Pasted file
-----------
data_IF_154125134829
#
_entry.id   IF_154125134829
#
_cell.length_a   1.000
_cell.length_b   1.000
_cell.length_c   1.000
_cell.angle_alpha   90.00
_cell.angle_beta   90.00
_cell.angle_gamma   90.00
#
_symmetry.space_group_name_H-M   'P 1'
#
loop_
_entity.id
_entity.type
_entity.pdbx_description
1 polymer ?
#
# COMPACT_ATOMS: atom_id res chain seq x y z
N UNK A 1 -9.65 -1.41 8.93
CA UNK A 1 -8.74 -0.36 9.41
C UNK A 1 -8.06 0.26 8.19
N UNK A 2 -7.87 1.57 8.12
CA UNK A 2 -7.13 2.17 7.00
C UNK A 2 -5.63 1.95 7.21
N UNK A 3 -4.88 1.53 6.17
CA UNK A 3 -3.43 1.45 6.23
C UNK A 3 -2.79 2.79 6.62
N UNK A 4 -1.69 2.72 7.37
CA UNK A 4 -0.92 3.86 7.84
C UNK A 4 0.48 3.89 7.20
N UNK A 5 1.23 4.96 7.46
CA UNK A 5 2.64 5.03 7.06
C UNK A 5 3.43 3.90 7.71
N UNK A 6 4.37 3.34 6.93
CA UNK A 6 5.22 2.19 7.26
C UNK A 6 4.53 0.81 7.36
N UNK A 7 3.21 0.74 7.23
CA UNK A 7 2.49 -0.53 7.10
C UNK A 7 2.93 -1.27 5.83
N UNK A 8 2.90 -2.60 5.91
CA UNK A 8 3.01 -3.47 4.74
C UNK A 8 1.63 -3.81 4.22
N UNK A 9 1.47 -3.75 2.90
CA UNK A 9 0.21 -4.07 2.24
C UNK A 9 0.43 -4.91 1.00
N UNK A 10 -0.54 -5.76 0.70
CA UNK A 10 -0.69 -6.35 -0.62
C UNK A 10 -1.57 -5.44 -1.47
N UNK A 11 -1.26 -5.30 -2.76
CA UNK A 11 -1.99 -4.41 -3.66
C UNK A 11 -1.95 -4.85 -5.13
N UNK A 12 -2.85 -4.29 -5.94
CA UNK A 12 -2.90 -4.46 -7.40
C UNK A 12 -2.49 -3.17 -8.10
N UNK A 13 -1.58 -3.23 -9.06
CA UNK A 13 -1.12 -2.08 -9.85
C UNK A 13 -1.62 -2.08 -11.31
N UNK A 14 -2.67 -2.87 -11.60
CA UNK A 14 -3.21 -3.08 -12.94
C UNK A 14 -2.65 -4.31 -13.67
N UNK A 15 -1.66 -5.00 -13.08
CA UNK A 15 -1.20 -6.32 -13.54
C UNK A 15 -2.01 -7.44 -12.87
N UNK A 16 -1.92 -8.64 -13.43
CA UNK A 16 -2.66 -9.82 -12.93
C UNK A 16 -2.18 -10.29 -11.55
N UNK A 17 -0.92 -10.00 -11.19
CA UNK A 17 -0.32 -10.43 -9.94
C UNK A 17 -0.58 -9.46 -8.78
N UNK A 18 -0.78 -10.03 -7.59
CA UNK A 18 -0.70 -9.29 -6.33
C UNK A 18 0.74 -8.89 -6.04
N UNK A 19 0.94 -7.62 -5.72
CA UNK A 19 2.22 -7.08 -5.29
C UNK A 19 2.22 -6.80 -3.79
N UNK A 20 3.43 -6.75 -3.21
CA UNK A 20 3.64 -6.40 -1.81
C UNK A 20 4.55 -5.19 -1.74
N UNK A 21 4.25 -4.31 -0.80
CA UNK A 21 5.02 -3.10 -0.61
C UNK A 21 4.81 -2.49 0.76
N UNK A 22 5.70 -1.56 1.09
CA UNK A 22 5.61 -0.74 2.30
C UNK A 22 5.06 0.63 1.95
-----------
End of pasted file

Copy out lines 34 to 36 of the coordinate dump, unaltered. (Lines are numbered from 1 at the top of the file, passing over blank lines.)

CA UNK A 5 2.64 5.03 7.06
C UNK A 5 3.43 3.90 7.71
N UNK A 6 4.37 3.34 6.93